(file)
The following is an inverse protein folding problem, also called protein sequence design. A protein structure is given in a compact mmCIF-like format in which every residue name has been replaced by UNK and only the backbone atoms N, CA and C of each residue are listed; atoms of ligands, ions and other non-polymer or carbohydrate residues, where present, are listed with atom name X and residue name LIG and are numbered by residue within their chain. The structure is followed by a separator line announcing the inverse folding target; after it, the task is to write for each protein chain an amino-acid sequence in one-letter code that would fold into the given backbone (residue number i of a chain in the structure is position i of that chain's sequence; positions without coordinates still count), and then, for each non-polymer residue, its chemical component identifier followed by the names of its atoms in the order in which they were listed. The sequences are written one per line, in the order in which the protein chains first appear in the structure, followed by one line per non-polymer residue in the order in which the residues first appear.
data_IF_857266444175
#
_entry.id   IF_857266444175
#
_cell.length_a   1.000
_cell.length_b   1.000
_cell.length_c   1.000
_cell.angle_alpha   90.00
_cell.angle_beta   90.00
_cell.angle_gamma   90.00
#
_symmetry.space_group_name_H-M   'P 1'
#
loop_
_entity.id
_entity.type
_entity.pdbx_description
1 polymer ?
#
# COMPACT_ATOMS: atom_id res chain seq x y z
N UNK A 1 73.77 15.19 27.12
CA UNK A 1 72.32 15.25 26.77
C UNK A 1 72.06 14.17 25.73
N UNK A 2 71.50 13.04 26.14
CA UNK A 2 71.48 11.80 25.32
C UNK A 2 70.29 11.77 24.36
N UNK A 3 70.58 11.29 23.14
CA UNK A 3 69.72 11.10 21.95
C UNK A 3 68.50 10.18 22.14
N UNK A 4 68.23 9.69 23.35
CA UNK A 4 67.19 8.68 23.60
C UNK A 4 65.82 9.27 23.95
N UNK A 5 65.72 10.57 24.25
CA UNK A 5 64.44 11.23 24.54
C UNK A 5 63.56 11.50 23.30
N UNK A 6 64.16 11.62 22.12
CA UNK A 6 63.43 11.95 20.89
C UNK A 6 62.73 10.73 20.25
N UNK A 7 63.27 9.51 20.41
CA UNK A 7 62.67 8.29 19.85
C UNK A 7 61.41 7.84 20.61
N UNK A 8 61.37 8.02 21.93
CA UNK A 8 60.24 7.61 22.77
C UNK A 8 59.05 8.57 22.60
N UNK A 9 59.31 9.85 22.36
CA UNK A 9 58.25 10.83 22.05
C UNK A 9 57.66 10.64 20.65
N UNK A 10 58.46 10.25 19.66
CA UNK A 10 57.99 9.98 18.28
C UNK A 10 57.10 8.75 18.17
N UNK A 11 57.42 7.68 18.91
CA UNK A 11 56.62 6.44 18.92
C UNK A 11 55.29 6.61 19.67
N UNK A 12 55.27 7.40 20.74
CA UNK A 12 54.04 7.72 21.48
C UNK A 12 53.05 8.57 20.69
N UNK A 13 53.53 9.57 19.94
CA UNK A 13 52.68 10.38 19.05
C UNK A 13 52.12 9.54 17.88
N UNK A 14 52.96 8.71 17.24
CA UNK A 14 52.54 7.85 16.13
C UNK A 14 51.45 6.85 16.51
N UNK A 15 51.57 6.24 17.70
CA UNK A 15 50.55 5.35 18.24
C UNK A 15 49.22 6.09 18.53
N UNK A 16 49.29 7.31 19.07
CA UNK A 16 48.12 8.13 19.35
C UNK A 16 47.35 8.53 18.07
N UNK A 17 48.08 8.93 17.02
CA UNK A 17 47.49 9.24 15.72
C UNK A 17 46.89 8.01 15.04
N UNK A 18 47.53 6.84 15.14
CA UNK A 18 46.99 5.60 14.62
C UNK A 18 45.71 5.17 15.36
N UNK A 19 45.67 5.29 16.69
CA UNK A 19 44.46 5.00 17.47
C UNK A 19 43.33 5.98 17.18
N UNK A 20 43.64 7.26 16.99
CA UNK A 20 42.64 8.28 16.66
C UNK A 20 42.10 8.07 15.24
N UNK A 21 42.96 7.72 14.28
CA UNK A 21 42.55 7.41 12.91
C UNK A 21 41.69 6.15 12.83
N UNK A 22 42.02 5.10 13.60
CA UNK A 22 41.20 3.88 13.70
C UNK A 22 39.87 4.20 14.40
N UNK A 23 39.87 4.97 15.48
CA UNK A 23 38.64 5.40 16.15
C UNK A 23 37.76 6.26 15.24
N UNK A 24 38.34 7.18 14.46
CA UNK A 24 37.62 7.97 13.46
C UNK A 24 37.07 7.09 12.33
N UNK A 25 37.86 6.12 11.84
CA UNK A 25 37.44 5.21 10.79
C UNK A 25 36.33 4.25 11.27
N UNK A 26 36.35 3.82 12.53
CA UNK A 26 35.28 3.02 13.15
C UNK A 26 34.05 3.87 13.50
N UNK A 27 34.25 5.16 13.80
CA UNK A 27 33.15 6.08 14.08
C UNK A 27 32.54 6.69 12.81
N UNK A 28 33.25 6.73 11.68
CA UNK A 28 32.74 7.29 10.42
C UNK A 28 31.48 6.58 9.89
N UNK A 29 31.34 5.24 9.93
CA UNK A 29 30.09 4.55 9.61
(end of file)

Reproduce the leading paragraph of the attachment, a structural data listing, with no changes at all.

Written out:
The following is an inverse protein folding problem, also called protein sequence design. A protein structure is given in a compact mmCIF-like format in which every residue name has been replaced by UNK and only the backbone atoms N, CA and C of each residue are listed; atoms of ligands, ions and other non-polymer or carbohydrate residues, where present, are listed with atom name X and residue name LIG and are numbered by residue within their chain. The structure is followed by a separator line announcing the inverse folding target; after it, the task is to write for each protein chain an amino-acid sequence in one-letter code that would fold into the given backbone (residue number i of a chain in the structure is position i of that chain's sequence; positions without coordinates still count), and then, for each non-polymer residue, its chemical component identifier followed by the names of its atoms in the order in which they were listed. The sequences are written one per line, in the order in which the protein chains first appear in the structure, followed by one line per non-polymer residue in the order in which the residues first appear.